2 days ago
This mantra is Hare Hare WaheGuru. It is a mantra from the Sikh tradition and there are many ways to describe its meaning. Guru means teacher, and when I sing this mantra, I feel it as an expression of praise for the teacher within me, and the creative energy, the source of all life, of which I am a part.
My guru/teacher, LianaShanti, introduced me to mantra chanting over 4 years ago with a 21 minute long video of people chanting Waheguru. I chanted along with the entire video and felt a sense of peace and calm afterward.
Our culture in the United States is not a guru culture. When I first started working with my teacher, I didn’t understand the guru-student relationship. I didn’t know anything about India and the history of gurus (I still don’t). I knew the American definition of guru. Someone like Tony Robbins. An expert teacher and motivator. I see a lot of people giving themselves this title. Trying to “be” a guru.
I didn’t know I was agreeing to be a student. I didn’t know how radically my life would change. But at the time, all I knew was that this woman could help me.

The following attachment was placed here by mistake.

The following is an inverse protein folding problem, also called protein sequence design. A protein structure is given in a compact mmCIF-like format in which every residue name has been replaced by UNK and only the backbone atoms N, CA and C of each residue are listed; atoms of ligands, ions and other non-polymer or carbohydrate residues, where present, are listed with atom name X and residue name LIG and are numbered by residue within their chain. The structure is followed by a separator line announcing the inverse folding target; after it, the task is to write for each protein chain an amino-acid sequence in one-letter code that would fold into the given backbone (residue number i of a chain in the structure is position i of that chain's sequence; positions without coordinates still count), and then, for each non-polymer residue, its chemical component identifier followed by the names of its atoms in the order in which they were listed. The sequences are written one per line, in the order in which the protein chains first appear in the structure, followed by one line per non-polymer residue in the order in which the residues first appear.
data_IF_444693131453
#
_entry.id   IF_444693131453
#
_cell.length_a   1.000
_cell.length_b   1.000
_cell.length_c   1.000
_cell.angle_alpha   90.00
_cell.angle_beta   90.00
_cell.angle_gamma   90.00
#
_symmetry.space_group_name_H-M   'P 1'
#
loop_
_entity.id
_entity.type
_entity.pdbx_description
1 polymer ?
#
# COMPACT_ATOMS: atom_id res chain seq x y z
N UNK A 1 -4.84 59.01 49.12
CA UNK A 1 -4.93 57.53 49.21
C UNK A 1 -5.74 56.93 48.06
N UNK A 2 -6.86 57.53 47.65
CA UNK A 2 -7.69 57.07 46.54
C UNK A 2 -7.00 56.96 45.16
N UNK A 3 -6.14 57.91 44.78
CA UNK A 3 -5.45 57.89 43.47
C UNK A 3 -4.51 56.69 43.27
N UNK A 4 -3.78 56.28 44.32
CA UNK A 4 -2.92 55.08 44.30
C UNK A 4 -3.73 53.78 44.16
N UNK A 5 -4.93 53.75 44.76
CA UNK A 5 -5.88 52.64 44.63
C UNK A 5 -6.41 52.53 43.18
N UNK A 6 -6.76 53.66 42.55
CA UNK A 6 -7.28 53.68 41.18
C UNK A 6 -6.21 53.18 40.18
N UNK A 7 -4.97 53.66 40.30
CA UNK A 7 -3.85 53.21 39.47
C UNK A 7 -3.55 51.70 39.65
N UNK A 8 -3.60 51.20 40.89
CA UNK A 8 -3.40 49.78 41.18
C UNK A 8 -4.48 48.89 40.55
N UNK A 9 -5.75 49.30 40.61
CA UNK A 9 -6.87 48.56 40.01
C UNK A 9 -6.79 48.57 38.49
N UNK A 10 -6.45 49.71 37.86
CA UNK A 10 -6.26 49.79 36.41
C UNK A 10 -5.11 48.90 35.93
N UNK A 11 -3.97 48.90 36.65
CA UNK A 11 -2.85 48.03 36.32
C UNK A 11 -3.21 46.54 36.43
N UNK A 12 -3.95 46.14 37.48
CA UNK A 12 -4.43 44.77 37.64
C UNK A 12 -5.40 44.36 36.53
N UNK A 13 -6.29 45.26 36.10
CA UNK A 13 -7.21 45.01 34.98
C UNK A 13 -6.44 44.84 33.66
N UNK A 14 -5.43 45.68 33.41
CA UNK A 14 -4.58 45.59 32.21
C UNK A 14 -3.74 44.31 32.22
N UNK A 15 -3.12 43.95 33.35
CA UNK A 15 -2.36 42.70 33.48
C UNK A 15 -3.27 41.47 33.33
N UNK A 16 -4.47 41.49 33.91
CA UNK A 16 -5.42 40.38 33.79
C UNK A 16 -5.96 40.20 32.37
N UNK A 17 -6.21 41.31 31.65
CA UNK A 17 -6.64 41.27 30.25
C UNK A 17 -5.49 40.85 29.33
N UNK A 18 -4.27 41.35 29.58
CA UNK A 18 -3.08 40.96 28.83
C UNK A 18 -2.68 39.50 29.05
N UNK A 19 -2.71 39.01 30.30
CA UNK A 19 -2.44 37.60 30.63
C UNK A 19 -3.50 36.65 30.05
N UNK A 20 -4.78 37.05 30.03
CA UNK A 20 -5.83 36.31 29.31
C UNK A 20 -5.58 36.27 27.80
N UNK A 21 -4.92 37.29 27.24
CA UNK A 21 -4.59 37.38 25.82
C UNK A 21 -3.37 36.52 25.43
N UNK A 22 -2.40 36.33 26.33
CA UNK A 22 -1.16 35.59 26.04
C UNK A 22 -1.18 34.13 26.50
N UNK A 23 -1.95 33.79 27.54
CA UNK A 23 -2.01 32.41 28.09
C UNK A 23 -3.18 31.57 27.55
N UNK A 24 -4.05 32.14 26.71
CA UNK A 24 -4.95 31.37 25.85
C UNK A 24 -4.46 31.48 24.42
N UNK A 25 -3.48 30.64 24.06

Since then, I’ve learned that the role of the guru is to teach you how to find your own wisdom within yourself. A true guru guides you back to your own light. A true guru is a clear channel with no projections, so they reflect back pure Truth (with a capital T). My guru sees me for who I truly am. She doesn’t expect me to be or do anything specific. She has no attachments to the outcomes of my choices, and she does not judge me for anything. This is Unconditional Love.
And since then, I’ve learned that the role of the student is to listen and to trust. When I do those things, my life gets better. When I don’t do those thingswell, it doesn’t.
I am branching out to other mantras from the Hindu and Buddhist traditions, but I still enjoy singing Waheguru, because I enjoy how I feel when I sing it. And now I’m creating my own melodies to go along with it! ~Aaralyn